Three days ago, at a board meeting at Santa Monica College, campus security used pepper spray against student protesters. The students were railing against a proposed package of tuition hikes in which popular classes, such as English or math, would soon cost more than other less demanded classes. Though none of the students were seriously injured, the incident ultimately proved significant enough for the board to postpone their decision on fee hikes for later.
While the board delayed implementing the new policy, the president of Santa Monica College, Chui L. Tsang, defended the actions of the campus police. He issued an explanation stating that the students engaged in “unlawful” behavior and that the police used “restraint." Tsang is not alone in his belief; others have published opinion pieces that place culpability on the students’ shoulders.
The burden of blame placed on Santa Monica College students is not unique. A few months ago, UC Davis Chancellor Linda Katehi, ordered campus police to use military-grade pepper spray on Occupy protesters, composed primarily of students, because camping on university grounds is illegal. Despite the predominant disapproval of the young protesters, history will ultimately condemn the decisions that allowed institutions, intended to maintain peace, to inflict such violence.
The level of violence that permeates our society today is not a necessarily new phenomenon; America during the 60's was a particularly turbulent place. While many will decry the comparison by stating that perhaps the protesters of the 60's had more worthwhile causes than those today, it would be disingenuous to not recognize the many parallels. One significant example would be the incidents that occurred at the 1968 Democratic Convention in Chicago.
While the context and level of violence of the1968 riots is radically different from those of Occupy and other related protests; the situation in Chicago stemmed primarily from anti-war efforts and featured an incredible amount of brutality. The National Guard was actually deployed in order to maintain the peace, and tanks rumbled down streets. However, what is similar between the two eras is the public attitude directed towards the two.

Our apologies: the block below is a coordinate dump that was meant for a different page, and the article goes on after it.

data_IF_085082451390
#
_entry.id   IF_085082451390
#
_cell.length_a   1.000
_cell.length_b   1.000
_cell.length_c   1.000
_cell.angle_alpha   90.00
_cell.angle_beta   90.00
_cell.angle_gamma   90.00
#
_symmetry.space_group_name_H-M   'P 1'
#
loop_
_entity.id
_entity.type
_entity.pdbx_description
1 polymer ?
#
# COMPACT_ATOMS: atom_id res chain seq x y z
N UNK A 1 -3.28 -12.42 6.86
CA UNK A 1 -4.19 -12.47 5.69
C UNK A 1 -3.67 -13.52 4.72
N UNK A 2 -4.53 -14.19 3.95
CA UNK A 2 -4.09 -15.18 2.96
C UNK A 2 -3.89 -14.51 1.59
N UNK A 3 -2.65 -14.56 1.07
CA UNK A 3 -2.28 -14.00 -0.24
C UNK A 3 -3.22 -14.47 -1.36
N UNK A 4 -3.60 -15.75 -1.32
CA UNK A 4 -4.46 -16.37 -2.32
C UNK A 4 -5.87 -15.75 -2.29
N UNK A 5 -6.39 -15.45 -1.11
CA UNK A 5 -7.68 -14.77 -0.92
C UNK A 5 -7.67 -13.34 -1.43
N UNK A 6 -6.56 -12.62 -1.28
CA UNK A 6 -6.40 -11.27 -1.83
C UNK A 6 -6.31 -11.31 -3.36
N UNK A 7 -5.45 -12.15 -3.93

The majority of Americans supported the police tactics deployed against the Chicago protesters; in fact, in a study, 32% percent of responders stated that the police used the appropriate amount of force whereas 25% believed that the police were too lenient. The overwhelming approval of brutality is not shared today; few Americans would provide the same responses and most consider it an incredibly traumatic moment of our past. The shift in common public opinion illustrates how history has judged violence, as used in the 1968 riots, unacceptable.
While the brutality of the 60's, in absolute terms, is certainly worse than violence today, violence cannot be considered in such unequivocal terms. The 1968 riots in Chicago are far from the most violent incidents to be perpetrated in history; nevertheless, they are still condemned. Therefore, institutional violence, as directed towards Santa Monica College students and Occupiers, is never a morally acceptable means of dealing with unrest for it ultimately causes more distress to our collective whole than it alleviates.